The way they introduced Augmented Reality is truly inspiring. Although I have reservations about the content — it seems like the same thing over and over, with prettier graphics each time; nothing really embedded into the medium — it’s exemplary how to fine-tune technology to serve the next generation of content.
And then they had to go and screw it all up by trying to one-up themselves. It didn’t go well.
The iPhone X
This was supposed to be the Next Big Thing. The Smartphone That Will Define The Next Ten Years of Smartphones.
Putting aside the unnatural aspiration of that (see above) let’s see what happened. (And I should mention that I knew it’s not going to be anything when Tim Cook left the stage. If they had anything even remotely substantial there is no way in hell he’d have let someone else present it.)
It has an edge-to-edge display. Great. It looks weird but we’ve gotten used to stranger things. Usability-wise? It’s too soon to tell, but let me tell you that the bar on the top that houses the front-facing cameras, is already an annoyance when trying to do anything in landscape mode.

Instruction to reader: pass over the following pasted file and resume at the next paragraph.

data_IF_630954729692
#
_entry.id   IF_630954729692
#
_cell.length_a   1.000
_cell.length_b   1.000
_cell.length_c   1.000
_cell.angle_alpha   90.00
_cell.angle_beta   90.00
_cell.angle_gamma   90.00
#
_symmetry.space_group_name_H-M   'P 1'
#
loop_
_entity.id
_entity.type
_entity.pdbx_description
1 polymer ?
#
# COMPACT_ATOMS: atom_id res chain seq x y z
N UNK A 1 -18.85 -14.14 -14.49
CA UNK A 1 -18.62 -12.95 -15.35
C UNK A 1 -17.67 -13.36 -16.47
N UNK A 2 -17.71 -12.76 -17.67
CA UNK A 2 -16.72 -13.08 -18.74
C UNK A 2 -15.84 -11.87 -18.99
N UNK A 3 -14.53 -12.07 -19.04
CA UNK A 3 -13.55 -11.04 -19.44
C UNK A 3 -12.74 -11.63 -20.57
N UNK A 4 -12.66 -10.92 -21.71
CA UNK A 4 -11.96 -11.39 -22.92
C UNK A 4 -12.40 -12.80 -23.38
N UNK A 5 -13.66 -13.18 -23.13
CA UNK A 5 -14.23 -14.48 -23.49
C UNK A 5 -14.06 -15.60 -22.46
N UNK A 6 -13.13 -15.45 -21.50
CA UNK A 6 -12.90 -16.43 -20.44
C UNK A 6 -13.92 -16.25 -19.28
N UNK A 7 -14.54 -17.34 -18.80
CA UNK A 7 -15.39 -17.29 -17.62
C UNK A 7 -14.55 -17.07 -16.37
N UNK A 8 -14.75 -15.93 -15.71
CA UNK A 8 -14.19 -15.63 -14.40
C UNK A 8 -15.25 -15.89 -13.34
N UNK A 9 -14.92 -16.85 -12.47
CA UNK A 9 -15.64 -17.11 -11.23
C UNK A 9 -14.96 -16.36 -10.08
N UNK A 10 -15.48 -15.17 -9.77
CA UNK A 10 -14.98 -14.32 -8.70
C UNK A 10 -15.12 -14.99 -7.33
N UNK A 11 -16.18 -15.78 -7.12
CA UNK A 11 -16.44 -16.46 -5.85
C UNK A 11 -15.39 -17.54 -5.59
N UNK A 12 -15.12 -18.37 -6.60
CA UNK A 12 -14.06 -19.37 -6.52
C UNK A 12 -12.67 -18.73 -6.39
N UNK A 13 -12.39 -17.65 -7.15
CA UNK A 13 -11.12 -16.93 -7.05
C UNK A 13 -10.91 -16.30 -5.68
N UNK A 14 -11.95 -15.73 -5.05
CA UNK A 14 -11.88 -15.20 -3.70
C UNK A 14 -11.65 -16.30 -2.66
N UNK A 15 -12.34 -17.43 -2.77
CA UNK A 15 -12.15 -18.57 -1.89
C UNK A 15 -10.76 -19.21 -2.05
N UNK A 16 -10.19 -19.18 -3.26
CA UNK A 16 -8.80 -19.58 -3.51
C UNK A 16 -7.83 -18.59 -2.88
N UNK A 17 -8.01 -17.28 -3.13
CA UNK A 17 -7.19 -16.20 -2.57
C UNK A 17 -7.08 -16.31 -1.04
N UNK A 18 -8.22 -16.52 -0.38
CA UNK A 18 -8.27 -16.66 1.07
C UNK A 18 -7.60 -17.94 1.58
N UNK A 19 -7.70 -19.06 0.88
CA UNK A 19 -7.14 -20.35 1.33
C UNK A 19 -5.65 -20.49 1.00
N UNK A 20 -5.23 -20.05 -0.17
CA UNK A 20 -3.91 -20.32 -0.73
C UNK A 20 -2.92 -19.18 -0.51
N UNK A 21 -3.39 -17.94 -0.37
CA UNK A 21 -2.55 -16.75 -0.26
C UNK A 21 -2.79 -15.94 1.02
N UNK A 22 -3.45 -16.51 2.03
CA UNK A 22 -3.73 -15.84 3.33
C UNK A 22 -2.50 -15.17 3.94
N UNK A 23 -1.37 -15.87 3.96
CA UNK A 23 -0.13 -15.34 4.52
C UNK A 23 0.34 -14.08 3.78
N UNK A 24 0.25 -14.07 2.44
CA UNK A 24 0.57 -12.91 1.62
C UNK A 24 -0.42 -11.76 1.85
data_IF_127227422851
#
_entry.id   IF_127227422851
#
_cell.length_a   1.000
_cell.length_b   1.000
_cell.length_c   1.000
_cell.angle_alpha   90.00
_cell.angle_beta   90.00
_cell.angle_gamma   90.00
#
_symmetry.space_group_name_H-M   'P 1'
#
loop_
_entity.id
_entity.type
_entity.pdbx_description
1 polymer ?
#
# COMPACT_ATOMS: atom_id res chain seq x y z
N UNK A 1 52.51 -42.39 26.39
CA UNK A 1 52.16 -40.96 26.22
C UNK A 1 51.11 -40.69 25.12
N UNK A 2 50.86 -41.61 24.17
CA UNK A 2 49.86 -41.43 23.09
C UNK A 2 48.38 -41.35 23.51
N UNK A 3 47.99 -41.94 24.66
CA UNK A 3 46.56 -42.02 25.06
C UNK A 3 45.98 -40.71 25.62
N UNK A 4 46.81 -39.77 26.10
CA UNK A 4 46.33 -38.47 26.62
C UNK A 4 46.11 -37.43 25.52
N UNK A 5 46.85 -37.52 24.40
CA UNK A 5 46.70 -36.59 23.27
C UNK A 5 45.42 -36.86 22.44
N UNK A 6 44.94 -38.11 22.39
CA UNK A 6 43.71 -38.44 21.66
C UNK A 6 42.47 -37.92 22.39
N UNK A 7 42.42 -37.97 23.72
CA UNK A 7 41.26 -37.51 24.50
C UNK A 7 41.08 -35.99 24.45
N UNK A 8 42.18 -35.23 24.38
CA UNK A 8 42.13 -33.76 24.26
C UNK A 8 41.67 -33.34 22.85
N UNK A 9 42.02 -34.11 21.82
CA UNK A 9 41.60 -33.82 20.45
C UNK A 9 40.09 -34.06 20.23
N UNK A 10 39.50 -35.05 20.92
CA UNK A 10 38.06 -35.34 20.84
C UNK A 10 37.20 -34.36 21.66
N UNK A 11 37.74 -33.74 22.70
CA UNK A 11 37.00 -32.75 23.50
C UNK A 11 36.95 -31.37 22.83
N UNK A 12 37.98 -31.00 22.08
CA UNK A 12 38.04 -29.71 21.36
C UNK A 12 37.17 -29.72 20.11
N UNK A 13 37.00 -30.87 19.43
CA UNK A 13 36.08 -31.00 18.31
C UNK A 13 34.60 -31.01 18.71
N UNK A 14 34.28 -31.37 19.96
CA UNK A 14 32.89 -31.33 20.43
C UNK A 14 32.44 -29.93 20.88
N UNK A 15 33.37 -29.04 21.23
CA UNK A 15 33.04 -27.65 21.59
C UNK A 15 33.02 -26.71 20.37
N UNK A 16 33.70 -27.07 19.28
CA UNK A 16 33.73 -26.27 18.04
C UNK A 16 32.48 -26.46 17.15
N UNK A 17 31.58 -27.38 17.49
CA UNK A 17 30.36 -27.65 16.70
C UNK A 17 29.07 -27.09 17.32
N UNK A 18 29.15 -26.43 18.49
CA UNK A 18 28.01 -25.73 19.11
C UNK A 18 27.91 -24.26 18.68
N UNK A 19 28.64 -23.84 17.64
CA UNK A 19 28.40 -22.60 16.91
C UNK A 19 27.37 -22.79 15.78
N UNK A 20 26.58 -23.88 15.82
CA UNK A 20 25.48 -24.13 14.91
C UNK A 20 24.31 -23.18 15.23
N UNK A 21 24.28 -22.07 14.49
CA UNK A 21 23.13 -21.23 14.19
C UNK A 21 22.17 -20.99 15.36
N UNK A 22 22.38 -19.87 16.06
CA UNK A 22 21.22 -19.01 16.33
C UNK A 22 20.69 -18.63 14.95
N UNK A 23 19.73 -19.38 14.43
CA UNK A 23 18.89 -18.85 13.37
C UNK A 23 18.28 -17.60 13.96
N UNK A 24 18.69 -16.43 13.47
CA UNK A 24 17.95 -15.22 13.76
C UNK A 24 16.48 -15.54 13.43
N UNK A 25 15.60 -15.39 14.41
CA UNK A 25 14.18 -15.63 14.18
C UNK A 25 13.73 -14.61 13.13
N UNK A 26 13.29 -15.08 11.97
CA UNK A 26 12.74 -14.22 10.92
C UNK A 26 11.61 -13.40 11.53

It has FaceID instead of TouchID. Maybe it’s the future of convenient and secure authentication. I fail to see how, as it offers — at the same time — a lot less in terms of security (your phone can be unlocked by anyone if they hold it in front your face) and a lot more in inconvenience (I used to be able to unlock my phone, so Siri can do her thing like calling people, without having to pull it out of my pocket. That’s gone now.).
Which would be fine, I guess, but Apple made the decision to not include both TouchID and FaceID. Like with the removal of the headphone jack or the single USB C port on the Macbook, Apple took away the transition. That’s not technology for humanity’s sake — that’s technology for technology’s sake. That ain’t gonna work, because they spent ten years doing the exact opposite.